Its time had come. Thinner, more attractive Apple products with barely-there bezels are carrying the torch forward with new features such as haptic sensors and Touch ID, so the Cupertino, Calif., tech firm has laid the iPod Classic to rest.
While Apple was looking to the future of digital wallets and wearable computers during its Sept. 9 press event, the classic iPod was quietly delisted from the company's website.
There was no eulogy from Apple to say goodbye to the MP3 player, but the company's biggest media event of the year was as good a time as ever to end shipments of the iPod Classic. The MP3 player had its day and it's less likely anyone would have checked in on it when the world's attention wasn't on Apple's entire product line.
It's not the end of the iPod line, but it's an indication of where the series is soon headed. Back in 2009, Apple CFO Peter Oppenheimer said his company was anticipating the decline of its MP3 players.
"For traditional MP3 players, which includes Shuffle, Nano, and Classic, we saw a year-over-year decline which we internally had forecasted to occur," Oppenheimer said. "This is one of the original reasons we developed the iPhone and the iPod Touch. We expect our traditional MP3 players to decline over time as we cannibalize ourselves with the iPod Touch and the iPhone."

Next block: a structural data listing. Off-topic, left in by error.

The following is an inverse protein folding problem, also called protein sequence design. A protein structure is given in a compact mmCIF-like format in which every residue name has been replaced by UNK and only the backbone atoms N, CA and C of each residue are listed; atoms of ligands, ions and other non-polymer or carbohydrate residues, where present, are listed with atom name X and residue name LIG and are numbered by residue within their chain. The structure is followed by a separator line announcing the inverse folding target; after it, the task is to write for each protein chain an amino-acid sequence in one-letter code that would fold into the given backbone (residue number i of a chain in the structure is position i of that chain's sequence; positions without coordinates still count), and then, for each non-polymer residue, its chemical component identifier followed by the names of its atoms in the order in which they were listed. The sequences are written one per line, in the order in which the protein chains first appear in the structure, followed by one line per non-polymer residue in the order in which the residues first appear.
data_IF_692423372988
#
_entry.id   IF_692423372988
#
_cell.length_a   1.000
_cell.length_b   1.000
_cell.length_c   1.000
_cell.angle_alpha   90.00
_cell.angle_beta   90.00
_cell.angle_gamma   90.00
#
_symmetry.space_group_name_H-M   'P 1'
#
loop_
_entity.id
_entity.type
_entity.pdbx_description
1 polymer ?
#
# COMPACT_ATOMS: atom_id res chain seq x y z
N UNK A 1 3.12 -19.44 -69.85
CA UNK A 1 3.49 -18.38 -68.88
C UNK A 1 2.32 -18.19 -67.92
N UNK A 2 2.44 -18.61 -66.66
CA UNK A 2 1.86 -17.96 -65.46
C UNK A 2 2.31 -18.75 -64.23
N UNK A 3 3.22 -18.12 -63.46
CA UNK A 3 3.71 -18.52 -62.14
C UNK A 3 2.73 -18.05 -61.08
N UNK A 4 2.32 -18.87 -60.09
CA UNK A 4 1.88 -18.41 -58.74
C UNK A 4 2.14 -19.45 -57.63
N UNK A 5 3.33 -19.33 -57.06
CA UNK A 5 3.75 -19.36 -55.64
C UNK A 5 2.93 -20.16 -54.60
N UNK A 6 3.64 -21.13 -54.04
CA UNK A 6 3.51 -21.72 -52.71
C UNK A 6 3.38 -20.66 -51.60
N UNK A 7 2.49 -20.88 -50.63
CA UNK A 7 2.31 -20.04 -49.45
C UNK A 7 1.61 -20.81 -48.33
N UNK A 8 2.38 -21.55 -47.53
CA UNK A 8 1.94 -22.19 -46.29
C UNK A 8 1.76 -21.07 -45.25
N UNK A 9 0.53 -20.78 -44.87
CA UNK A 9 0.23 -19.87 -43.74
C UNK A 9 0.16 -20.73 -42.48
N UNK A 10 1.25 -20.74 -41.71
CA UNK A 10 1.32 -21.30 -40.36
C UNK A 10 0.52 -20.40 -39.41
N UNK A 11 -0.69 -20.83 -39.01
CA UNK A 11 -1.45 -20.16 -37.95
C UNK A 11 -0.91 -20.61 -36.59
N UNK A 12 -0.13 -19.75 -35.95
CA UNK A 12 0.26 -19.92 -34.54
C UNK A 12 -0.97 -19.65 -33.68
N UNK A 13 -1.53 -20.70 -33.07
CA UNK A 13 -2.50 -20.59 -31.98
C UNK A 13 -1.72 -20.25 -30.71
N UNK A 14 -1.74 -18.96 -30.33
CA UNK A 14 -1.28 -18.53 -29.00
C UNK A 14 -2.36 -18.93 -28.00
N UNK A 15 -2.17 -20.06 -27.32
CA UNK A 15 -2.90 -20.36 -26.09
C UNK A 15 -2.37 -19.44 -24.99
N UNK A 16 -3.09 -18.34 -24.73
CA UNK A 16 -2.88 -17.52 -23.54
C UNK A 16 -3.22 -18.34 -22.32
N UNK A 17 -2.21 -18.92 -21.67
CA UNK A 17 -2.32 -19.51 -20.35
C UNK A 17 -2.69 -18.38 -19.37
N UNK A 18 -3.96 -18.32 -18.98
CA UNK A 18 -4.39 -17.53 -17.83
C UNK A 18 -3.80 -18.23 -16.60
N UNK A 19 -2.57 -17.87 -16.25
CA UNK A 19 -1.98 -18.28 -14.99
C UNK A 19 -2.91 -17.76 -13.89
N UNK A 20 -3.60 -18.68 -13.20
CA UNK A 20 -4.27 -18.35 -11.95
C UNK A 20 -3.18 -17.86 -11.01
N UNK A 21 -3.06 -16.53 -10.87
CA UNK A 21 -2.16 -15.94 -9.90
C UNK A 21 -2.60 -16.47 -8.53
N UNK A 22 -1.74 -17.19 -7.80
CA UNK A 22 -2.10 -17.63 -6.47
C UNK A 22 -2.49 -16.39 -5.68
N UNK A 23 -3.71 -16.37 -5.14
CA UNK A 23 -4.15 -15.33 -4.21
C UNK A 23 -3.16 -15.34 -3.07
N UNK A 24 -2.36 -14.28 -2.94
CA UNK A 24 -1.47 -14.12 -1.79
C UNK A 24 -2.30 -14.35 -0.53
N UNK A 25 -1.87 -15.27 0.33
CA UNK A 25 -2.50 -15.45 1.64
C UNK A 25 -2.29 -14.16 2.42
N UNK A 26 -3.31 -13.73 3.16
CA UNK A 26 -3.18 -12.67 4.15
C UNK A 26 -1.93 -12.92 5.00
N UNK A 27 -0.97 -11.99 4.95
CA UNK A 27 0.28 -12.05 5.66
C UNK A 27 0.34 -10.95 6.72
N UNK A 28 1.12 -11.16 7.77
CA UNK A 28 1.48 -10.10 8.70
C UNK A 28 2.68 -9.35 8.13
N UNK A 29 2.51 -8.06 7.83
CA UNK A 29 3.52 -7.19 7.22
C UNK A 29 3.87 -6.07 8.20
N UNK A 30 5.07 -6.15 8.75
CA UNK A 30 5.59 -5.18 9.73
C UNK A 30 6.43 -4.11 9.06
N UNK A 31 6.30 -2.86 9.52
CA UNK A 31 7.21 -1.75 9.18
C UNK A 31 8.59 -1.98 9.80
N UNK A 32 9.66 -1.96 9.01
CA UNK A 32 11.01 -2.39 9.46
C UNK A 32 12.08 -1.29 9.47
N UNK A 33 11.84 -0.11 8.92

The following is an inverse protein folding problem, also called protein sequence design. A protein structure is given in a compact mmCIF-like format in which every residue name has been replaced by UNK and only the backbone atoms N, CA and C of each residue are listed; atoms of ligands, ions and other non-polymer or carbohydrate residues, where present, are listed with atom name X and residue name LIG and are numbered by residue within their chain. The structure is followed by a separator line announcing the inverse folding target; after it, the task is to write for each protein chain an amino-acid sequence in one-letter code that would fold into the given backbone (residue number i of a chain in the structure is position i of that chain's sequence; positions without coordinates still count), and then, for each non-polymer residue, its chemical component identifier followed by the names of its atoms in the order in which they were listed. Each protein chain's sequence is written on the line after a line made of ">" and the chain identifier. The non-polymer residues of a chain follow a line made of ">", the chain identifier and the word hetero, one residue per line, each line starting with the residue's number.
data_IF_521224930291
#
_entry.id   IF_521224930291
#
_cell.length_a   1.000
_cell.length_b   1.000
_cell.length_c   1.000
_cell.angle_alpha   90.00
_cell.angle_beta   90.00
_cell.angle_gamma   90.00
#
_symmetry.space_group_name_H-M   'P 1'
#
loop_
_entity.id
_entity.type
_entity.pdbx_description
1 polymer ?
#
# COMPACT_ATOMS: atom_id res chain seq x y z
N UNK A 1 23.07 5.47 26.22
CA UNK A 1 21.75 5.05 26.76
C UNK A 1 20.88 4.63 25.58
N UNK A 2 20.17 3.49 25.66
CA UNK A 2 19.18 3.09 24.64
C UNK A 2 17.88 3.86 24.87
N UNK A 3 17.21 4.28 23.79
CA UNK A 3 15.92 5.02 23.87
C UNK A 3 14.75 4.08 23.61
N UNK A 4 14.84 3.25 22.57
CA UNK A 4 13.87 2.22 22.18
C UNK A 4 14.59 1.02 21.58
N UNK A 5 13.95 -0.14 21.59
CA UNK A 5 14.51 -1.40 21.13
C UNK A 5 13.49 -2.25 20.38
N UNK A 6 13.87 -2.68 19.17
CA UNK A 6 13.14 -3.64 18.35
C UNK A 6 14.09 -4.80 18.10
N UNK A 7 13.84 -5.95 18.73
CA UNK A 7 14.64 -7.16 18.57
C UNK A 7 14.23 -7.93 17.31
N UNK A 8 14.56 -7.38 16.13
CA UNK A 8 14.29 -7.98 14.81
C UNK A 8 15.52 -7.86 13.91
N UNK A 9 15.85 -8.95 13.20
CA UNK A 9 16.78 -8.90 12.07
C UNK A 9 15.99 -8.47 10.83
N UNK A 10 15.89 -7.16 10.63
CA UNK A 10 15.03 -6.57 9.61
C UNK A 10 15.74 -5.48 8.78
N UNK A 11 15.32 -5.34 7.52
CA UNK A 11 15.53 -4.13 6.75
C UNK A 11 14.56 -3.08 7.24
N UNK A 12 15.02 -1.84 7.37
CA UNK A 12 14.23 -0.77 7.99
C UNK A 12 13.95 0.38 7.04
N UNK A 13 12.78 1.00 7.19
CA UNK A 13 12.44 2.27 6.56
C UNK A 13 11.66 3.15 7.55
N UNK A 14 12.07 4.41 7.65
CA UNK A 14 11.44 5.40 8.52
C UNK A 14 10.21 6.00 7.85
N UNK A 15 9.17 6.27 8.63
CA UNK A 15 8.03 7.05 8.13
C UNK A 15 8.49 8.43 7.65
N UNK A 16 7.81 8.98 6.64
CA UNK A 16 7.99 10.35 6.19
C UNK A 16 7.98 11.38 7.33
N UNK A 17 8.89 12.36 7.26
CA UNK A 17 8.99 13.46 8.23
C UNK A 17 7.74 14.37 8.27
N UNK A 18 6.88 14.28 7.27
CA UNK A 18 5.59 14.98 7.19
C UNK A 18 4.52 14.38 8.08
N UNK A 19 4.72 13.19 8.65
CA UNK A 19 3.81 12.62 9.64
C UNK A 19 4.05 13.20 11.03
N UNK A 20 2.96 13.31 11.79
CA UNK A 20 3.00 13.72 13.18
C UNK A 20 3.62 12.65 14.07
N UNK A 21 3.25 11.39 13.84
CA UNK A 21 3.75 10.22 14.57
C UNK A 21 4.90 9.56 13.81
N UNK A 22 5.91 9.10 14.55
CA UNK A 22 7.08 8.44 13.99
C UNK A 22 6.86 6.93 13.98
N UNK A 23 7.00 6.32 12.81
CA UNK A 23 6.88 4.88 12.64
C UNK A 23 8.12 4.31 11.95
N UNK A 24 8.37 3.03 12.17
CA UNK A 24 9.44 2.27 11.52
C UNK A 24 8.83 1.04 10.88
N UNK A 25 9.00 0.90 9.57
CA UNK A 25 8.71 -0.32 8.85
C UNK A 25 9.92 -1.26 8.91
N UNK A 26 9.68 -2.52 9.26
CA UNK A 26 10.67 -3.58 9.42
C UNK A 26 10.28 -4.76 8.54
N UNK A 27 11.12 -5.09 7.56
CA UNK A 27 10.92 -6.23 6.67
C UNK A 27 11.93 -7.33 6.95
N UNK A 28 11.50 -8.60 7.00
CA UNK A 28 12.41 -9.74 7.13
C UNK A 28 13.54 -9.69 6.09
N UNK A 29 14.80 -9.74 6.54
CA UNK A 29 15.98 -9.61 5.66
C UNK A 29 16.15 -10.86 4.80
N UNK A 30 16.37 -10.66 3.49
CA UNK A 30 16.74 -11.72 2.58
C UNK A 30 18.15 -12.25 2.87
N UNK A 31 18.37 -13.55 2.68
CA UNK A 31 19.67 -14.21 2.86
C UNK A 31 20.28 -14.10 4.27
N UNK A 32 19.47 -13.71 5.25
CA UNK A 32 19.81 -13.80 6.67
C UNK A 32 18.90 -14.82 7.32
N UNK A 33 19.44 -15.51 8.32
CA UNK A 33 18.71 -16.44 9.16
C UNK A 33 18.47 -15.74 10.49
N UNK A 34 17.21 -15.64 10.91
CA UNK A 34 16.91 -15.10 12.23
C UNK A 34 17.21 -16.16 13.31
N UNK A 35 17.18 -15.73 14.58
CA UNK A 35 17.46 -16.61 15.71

Oppenheimer's use of the word "cannibalize" aptly describes Apple's treatment of the iPod line during the last half a decade or so. It was like upgrading a computer, pulling the relevant parts for use in newer systems and relegating the rest to recycling.
The click wheel was revolutionary, stated Apple CEO Cook during Apple's latest press event. But the arrival of touch screens allowed users to navigate massive libraries with just as much ease as the click wheel, all while offering double the screen space.
The iPod series' large capacities have survived and have been paired with calling features, GPS and mobile data. With the proliferation of cloud-based music streaming services, the iPod Classic's core service has also been undermined.
The iPod Classic will continue to serve millions of music lovers faithfully for who knows how long, but the warm cloud of nostalgia will eventually lift. Many casual tech enthusiasts have long since put away the redundant MP3 for good, as everything that made it legend has been placed into smartphones by either Apple or the tech company's competitors.
Everyone will have to say goodbye to the iPod Classic in their own way, but there's so much tech to look forward to and fall in love with right now. IPod Classic, R.I.P.